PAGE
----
“And so there’s a couple things right up front that you need to know,” he said. “First off is whenever you get federal money, you have to do an environmental review of every project. You can’t do any work, any hard work is what they call it — like demolition, construction, anything like that — before the environmental review is complete. Otherwise, you could lose the money, and this has happened to several municipalities in Virginia.”
However, he noted that funding can be utilized up front for “soft costs.”
“You can bring on your architect engineer to start the design work,” he said. “You can use some of those funds to pay for the environmental review document that needs to be completed and things of that nature. So there are soft costs that are allowed, but any hard construction costs are not allowed to be expended. I wanted to point that out initially before we got into the schedule just so you know that we’re watching over that to make sure we don’t overstep our bounds on anything.”
Weist next addressed some action items for the city related to the overall process.
“Some of the action items that you have to complete prior to executing the grant is we have to put together a detailed project narrative, which is basically everything that you plan to do on the project, whether you use this funding for all of it, part of it or a small piece of it,” he said. “You have to describe the entire project in great detail to HUD on what you plan to do.”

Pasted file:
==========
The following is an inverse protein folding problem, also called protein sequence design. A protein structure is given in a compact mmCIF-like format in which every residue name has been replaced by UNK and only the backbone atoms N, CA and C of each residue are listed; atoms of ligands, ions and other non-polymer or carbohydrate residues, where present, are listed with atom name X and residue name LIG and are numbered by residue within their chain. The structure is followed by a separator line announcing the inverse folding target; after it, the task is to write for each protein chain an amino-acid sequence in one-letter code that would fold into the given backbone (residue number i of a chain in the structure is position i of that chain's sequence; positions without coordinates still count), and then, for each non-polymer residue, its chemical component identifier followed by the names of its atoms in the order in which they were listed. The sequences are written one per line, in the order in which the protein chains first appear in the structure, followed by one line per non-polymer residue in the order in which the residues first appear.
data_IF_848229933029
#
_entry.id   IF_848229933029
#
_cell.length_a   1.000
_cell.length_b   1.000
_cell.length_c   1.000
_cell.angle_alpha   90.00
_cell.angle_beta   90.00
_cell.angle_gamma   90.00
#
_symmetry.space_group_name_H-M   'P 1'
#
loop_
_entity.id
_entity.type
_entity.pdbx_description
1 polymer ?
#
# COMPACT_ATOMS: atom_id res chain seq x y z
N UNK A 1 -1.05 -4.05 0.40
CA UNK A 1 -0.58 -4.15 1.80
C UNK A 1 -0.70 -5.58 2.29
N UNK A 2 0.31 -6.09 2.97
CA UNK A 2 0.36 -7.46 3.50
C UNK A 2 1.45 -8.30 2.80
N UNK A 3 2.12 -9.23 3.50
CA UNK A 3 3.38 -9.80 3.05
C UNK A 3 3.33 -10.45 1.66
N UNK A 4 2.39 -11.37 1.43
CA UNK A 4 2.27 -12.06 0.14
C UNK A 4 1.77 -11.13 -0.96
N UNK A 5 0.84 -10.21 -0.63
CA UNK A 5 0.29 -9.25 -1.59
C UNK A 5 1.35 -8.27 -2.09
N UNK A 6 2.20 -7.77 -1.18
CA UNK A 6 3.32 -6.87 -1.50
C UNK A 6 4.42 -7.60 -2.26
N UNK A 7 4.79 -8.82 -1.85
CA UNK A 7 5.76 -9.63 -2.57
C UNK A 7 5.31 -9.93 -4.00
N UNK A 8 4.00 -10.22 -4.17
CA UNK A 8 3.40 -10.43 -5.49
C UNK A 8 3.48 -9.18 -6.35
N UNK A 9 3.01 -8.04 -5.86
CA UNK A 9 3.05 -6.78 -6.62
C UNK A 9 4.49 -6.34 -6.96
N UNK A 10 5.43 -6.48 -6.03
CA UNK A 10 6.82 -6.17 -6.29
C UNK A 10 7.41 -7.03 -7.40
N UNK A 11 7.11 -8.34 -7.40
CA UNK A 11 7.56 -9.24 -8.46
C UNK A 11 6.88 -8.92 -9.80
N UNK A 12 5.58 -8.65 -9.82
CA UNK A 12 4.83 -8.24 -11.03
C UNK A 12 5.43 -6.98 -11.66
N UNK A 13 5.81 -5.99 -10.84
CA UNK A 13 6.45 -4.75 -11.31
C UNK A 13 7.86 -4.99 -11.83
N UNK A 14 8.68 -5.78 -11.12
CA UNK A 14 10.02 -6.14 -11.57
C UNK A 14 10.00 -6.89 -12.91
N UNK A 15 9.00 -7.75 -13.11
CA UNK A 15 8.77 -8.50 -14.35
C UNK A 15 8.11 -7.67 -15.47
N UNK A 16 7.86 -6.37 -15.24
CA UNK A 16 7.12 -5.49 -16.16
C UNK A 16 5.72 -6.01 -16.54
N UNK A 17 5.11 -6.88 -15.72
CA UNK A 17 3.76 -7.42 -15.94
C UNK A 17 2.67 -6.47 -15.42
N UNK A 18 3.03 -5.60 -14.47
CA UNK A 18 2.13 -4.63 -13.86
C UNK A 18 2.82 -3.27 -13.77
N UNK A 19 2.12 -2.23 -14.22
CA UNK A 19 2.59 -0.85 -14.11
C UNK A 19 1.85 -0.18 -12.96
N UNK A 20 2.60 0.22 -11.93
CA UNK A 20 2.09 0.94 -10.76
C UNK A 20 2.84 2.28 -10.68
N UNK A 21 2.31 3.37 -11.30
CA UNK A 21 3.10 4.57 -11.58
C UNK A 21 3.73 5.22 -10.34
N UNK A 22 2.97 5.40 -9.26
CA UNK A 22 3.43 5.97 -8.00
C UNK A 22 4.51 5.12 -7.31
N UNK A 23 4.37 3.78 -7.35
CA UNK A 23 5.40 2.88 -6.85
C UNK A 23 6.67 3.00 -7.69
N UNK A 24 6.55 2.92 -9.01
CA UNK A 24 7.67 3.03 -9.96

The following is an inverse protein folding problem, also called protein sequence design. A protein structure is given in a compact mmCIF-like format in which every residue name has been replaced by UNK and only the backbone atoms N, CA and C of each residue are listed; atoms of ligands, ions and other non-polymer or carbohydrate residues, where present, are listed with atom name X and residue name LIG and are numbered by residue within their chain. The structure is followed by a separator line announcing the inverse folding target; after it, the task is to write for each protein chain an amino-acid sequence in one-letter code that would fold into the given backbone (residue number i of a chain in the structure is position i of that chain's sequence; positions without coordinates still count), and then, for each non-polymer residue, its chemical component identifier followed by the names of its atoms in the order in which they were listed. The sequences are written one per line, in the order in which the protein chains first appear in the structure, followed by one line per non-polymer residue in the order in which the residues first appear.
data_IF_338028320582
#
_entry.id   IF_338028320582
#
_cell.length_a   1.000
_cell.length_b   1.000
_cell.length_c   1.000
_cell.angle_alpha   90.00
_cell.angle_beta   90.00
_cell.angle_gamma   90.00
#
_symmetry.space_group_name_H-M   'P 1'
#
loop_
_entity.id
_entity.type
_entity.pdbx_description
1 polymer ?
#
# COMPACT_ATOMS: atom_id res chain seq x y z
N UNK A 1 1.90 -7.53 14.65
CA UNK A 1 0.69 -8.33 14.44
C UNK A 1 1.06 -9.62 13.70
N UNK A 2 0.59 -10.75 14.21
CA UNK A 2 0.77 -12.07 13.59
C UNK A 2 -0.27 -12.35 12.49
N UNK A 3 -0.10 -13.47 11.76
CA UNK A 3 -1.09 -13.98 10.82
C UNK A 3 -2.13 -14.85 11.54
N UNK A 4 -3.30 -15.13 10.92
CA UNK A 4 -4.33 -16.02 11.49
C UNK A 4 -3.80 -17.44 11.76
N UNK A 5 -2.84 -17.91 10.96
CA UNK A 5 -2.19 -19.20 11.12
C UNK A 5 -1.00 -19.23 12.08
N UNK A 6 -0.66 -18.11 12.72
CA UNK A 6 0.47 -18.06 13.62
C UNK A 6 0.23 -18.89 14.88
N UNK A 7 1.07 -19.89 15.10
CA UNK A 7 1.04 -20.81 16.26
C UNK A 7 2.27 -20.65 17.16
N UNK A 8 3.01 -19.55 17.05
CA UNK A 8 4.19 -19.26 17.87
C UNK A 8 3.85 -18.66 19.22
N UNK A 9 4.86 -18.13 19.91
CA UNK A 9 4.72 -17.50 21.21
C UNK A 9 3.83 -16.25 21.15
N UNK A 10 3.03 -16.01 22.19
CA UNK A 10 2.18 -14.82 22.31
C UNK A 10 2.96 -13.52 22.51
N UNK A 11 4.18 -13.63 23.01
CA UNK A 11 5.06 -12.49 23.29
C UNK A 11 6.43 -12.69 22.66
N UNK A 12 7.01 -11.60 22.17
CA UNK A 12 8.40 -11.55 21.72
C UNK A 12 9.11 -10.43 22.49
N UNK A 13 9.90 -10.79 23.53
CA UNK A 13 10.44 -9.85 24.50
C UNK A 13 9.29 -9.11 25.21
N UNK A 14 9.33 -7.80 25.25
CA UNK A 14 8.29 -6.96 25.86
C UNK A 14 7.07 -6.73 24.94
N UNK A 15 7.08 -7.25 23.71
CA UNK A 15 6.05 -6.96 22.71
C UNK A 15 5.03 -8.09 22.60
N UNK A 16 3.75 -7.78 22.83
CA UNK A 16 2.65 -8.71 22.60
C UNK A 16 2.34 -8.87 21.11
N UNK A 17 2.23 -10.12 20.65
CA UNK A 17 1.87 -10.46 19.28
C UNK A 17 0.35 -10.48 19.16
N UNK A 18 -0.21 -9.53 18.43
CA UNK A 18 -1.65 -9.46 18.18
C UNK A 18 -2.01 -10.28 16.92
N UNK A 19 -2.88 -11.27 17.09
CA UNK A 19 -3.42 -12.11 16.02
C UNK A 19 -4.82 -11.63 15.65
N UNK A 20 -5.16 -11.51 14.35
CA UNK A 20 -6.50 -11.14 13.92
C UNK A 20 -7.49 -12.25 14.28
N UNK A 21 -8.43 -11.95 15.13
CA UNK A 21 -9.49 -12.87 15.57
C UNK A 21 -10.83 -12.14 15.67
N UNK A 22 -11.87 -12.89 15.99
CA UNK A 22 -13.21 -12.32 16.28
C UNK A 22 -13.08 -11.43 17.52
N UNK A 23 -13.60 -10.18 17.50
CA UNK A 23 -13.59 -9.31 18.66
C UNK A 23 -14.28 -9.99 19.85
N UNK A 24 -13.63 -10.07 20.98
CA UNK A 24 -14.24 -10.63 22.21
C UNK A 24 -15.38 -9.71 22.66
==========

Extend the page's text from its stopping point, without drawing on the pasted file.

Moments later, he added, “Along with that is a detailed project budget, and it has to be a line-item budget. Federal guidelines, they give you a template and they give you examples and things to use when you’re putting together that budget so that you can make sure that you provide everything that they need.
“And so those are the two documents that we’ll be assisting your staff in pulling together to make sure that it encompasses the entire project,” he said, referencing the project narrative and budget.
Additionally, he said, “The other part of the submittal to HUD before you can sign and execute the grant agreement is there are about four or five federal forms that have to be filled out, and we’ll be working with your city attorney, with your city manager and your finance department in making sure those forms are filled out.”
When he addressed the project schedule, he said the hope is to finish the project narrative and budget by early August.
Weist also provided some details on what the environmental review addresses. It requires answers to questions like, “Is there any historical significance to the structure that you’re going to be demolishing? Are there any archeological or cultural-type items?”
“And so we have people on our team that specialize in those specific areas that will have to go through and do various studies over the next few months to check those boxes and make sure that we identify or say there is nothing before we can submit it to HUD,” he said. “And so the environmental review document is a key — without that you really can’t do anything. It is grant reimbursable, by the way. And then once those items above are completed, we can proceed with the project and move forward.”